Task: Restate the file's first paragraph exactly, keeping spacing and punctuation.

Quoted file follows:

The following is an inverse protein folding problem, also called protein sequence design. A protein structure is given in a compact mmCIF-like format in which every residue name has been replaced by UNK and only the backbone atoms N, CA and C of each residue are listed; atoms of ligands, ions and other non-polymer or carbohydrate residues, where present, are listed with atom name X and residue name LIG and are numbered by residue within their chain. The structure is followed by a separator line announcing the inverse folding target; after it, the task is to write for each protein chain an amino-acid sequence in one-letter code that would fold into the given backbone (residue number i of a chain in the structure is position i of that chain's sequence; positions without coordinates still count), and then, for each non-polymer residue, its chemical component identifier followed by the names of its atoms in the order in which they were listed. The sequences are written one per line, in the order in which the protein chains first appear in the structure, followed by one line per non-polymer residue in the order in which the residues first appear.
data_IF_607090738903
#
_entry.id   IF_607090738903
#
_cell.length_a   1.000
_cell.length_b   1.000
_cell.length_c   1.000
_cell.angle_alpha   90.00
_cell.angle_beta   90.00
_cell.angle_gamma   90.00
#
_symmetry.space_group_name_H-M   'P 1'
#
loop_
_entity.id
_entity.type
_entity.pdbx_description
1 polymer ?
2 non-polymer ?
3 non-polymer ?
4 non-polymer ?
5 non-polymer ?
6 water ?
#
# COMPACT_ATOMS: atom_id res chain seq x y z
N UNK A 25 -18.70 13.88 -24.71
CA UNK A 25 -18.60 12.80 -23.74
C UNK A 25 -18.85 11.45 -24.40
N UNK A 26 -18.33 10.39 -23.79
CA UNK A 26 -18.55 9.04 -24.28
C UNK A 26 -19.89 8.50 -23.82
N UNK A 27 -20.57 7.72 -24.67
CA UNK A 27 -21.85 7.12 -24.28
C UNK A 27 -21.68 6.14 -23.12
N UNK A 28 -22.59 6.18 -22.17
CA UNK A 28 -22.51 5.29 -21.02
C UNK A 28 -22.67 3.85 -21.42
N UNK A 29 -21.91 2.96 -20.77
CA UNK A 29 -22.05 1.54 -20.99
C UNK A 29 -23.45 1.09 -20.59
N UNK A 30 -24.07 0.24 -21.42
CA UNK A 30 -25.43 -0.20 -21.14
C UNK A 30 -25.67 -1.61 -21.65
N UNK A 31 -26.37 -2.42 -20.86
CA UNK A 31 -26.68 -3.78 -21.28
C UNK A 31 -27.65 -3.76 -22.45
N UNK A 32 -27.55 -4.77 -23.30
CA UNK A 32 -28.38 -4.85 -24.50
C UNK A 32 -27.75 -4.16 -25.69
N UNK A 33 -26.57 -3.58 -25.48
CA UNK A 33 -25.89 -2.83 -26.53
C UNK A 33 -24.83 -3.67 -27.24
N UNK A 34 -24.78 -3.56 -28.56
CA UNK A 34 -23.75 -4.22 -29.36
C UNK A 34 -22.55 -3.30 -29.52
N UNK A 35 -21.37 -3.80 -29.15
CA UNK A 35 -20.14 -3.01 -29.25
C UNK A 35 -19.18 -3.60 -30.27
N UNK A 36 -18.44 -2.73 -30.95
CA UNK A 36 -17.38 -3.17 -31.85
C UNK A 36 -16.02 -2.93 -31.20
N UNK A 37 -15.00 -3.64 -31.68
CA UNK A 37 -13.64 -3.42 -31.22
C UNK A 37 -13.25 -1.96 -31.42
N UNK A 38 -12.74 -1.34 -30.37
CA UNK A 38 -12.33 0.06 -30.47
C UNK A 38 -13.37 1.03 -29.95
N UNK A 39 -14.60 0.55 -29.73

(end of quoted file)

The following is an inverse protein folding problem, also called protein sequence design. A protein structure is given in a compact mmCIF-like format in which every residue name has been replaced by UNK and only the backbone atoms N, CA and C of each residue are listed; atoms of ligands, ions and other non-polymer or carbohydrate residues, where present, are listed with atom name X and residue name LIG and are numbered by residue within their chain. The structure is followed by a separator line announcing the inverse folding target; after it, the task is to write for each protein chain an amino-acid sequence in one-letter code that would fold into the given backbone (residue number i of a chain in the structure is position i of that chain's sequence; positions without coordinates still count), and then, for each non-polymer residue, its chemical component identifier followed by the names of its atoms in the order in which they were listed. The sequences are written one per line, in the order in which the protein chains first appear in the structure, followed by one line per non-polymer residue in the order in which the residues first appear.